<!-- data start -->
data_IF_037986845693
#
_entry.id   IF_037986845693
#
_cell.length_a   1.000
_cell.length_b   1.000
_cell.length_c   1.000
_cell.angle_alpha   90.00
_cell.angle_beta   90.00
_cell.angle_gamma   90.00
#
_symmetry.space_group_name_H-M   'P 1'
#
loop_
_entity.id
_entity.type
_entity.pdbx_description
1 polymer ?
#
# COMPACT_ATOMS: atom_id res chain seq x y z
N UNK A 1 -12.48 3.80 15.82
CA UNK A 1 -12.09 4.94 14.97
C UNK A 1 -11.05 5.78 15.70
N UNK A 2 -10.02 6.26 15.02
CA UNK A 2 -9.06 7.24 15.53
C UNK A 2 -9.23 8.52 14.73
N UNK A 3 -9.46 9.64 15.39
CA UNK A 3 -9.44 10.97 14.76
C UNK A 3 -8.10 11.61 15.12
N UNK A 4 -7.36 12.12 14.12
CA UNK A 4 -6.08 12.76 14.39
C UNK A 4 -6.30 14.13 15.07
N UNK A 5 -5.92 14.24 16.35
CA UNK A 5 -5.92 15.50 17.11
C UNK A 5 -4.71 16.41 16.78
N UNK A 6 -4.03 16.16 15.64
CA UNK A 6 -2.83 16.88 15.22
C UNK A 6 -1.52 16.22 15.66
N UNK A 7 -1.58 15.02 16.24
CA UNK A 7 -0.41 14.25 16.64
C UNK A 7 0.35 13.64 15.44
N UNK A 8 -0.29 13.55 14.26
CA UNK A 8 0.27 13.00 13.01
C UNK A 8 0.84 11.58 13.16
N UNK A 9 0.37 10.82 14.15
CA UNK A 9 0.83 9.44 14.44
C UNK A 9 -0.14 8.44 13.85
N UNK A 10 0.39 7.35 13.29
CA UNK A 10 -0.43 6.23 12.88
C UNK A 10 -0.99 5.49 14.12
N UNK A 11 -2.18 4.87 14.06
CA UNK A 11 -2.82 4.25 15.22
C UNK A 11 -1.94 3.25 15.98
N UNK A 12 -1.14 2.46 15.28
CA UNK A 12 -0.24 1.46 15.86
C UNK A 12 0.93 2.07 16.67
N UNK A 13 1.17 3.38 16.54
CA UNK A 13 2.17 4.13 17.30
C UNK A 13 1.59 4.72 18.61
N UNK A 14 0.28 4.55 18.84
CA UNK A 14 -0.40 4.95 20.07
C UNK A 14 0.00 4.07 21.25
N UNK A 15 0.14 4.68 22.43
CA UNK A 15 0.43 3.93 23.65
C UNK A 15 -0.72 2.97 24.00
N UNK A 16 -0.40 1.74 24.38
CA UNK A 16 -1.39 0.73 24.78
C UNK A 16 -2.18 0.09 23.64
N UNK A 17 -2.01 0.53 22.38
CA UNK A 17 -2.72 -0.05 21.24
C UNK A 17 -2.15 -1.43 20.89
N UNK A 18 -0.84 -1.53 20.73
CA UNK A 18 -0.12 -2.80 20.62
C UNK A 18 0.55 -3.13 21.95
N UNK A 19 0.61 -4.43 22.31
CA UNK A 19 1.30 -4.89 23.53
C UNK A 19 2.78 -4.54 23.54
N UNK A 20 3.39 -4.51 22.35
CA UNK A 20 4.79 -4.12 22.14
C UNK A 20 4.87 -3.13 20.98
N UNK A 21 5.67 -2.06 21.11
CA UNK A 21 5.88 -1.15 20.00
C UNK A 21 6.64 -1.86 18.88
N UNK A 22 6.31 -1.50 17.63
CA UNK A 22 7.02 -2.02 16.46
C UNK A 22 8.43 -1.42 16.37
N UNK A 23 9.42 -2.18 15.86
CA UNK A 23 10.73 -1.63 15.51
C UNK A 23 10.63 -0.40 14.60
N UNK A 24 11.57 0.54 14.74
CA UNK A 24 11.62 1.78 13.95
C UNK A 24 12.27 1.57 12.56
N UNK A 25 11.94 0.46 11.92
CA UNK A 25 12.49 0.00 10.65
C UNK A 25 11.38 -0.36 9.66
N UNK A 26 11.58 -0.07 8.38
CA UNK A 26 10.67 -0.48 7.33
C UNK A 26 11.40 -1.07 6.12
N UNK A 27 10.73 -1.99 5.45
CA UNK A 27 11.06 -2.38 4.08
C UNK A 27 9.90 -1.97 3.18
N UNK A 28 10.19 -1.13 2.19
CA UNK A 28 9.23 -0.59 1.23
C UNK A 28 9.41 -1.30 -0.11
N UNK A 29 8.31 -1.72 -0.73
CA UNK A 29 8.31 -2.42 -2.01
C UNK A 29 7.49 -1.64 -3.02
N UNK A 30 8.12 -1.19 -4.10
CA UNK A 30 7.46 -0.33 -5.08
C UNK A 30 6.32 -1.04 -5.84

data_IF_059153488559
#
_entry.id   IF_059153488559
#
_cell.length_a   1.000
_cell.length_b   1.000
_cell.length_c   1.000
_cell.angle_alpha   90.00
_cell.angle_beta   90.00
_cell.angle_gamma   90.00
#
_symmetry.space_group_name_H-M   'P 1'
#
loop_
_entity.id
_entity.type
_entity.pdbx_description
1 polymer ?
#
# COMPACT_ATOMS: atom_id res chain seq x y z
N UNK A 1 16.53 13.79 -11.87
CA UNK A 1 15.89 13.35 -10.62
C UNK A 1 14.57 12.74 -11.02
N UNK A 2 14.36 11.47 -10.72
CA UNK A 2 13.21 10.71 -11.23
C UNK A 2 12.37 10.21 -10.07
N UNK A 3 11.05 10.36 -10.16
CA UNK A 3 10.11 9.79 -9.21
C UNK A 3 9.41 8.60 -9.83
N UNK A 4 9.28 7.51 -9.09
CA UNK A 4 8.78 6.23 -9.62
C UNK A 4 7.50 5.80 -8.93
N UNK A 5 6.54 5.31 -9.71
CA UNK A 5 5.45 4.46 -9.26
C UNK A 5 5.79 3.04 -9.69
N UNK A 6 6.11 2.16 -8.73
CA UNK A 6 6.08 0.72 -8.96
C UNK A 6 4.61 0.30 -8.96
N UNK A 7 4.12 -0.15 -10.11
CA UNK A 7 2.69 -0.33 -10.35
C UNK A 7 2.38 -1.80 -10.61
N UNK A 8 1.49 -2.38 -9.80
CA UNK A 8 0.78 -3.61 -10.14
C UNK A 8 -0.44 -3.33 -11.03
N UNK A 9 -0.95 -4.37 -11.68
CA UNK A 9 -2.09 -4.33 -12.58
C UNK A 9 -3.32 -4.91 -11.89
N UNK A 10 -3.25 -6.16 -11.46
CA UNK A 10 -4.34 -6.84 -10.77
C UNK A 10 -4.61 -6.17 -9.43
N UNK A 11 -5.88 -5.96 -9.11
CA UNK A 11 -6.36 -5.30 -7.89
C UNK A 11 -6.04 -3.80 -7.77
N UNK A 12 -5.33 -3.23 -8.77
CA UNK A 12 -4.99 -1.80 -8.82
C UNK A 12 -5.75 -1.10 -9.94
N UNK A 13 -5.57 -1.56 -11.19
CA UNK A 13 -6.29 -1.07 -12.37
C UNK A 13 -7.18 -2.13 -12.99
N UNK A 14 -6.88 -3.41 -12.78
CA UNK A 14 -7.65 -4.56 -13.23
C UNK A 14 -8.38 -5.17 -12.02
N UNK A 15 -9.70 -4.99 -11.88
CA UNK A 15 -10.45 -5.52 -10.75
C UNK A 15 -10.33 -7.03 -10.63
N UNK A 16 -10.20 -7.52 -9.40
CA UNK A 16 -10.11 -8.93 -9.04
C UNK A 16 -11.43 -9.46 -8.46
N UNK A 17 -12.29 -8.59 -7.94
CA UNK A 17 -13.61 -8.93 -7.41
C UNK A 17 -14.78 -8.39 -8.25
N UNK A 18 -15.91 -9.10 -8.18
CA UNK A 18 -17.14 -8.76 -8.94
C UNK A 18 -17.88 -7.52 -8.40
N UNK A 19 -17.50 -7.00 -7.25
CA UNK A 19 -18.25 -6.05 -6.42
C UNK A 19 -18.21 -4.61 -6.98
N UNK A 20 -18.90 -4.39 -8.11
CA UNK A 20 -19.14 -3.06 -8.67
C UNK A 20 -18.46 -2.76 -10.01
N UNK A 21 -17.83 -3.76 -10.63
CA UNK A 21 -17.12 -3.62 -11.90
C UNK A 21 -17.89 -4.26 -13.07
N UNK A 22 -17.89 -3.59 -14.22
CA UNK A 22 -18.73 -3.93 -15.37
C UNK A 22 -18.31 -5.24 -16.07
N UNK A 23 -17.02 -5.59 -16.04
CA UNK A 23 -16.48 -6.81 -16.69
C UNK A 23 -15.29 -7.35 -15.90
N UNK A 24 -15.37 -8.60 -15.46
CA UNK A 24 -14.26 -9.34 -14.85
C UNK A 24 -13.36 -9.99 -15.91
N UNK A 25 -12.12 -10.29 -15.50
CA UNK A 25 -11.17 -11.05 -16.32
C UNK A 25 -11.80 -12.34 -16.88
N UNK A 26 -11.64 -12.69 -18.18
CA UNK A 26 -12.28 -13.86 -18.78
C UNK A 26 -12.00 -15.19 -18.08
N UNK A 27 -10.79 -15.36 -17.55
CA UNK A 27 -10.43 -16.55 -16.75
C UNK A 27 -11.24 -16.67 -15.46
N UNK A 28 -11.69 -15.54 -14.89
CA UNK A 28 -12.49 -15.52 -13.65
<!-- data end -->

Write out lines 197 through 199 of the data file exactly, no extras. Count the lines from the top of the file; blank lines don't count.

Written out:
N UNK A 23 -17.02 -5.59 -16.04
CA UNK A 23 -16.48 -6.81 -16.69
C UNK A 23 -15.29 -7.35 -15.90